The manifesto writer essentially argued the opposite, that the work should be about solitary practice. The traits listed as "female" in the manifesto are the ones primarily responsible for good problem solving. More importantly, the way the engineer published his points argued "that some large fraction of your colleagues are at root not good enough to do their jobs, and that they're only being kept in their jobs because of some political ideas," as Zunger wrote. It harmed the company, and the guy should have known the ramifications. "Do you understand that at this point, I could not in good conscience assign anyone to work with you?" Zunger added.

The engineer had made himself unemployable by Google. That took immediate and greater precedence over whether his observations were valid (my quick spin through the document suggested that they weren't -- let's remember that women literally invented the concept of programming and were its first major practitioners) or if Google was acting like the thought police.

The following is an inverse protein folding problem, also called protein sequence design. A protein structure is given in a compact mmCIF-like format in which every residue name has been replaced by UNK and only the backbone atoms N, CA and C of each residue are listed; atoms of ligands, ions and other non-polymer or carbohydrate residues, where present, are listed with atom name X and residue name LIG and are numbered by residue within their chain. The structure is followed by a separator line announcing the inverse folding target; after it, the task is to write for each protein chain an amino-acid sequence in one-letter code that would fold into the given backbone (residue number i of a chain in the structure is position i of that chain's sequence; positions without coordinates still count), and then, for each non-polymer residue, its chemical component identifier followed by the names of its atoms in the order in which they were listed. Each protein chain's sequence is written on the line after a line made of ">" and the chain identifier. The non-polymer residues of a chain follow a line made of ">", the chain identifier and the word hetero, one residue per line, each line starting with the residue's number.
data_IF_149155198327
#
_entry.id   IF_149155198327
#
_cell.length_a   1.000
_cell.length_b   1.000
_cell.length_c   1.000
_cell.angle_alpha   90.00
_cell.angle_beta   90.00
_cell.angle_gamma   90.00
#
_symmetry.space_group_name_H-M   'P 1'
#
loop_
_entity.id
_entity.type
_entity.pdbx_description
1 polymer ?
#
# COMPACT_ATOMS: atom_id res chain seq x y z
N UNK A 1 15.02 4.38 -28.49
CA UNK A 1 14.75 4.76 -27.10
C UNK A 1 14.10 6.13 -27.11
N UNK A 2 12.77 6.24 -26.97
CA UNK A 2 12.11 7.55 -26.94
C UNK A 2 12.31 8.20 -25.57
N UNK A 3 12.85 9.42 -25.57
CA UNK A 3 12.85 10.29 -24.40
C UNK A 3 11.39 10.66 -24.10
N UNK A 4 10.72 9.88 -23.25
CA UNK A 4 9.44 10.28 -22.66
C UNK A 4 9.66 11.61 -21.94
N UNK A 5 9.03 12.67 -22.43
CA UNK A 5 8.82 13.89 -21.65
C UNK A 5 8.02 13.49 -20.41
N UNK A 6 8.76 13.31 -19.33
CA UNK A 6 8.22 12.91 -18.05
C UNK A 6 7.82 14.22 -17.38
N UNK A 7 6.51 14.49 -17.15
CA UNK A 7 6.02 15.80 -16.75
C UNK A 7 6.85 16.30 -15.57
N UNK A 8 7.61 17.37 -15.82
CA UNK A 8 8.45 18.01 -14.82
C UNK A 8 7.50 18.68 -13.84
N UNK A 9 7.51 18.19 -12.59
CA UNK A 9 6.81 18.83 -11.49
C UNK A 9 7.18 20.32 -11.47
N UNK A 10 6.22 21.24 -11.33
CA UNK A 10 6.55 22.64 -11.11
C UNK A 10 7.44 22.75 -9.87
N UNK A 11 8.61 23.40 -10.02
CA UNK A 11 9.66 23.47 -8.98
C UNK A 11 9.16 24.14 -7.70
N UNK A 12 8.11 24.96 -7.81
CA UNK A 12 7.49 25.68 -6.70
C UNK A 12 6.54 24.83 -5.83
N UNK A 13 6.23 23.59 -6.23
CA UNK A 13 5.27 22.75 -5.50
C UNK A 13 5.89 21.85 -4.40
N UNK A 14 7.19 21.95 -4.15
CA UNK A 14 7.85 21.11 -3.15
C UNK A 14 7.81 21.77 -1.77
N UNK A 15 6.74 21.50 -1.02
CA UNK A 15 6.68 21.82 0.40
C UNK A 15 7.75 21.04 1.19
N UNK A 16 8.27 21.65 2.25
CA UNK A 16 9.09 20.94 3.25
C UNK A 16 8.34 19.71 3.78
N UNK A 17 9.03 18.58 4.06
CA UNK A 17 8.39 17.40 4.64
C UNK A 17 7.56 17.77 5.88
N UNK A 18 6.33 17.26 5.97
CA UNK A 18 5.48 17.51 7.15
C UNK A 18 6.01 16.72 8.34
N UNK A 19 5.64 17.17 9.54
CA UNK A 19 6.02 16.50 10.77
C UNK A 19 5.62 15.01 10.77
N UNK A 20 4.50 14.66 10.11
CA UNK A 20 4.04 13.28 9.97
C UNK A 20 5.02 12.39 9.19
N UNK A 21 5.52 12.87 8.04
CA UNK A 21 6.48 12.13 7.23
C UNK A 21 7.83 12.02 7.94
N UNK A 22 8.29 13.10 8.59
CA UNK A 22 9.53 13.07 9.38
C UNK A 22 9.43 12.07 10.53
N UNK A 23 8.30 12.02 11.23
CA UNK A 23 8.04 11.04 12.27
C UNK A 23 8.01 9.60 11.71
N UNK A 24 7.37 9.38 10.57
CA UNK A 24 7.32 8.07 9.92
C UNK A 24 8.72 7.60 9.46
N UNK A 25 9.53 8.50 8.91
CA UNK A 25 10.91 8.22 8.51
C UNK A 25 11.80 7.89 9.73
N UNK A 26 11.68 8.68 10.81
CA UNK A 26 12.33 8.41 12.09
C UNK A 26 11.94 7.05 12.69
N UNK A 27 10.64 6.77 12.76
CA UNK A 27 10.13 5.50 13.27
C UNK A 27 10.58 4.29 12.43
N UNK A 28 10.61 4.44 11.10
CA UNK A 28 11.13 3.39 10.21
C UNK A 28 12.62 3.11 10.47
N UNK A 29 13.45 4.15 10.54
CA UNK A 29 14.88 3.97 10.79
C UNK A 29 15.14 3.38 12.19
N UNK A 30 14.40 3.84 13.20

Hastings versus Thiel

Now to the current issue at Facebook. Both Hastings and Thiel are on the company's board of directors and were last summer before the election. According to the New York Times, here's the content of the email Hastings sent Thiel:

I appreciate that we can disagree and be direct with each other. I have our board Gordy feedback session tomorrow. I see our board being about great judgment, particularly in unlikely disaster where we have to pick new leaders. I'm so mystified by your endorsement of Trump for our President, that for me it moves from "different judgment" to "bad judgment". Some diversity in views is healthy, but catastrophically bad judgment (in my view) is not what anyone wants in a fellow board member.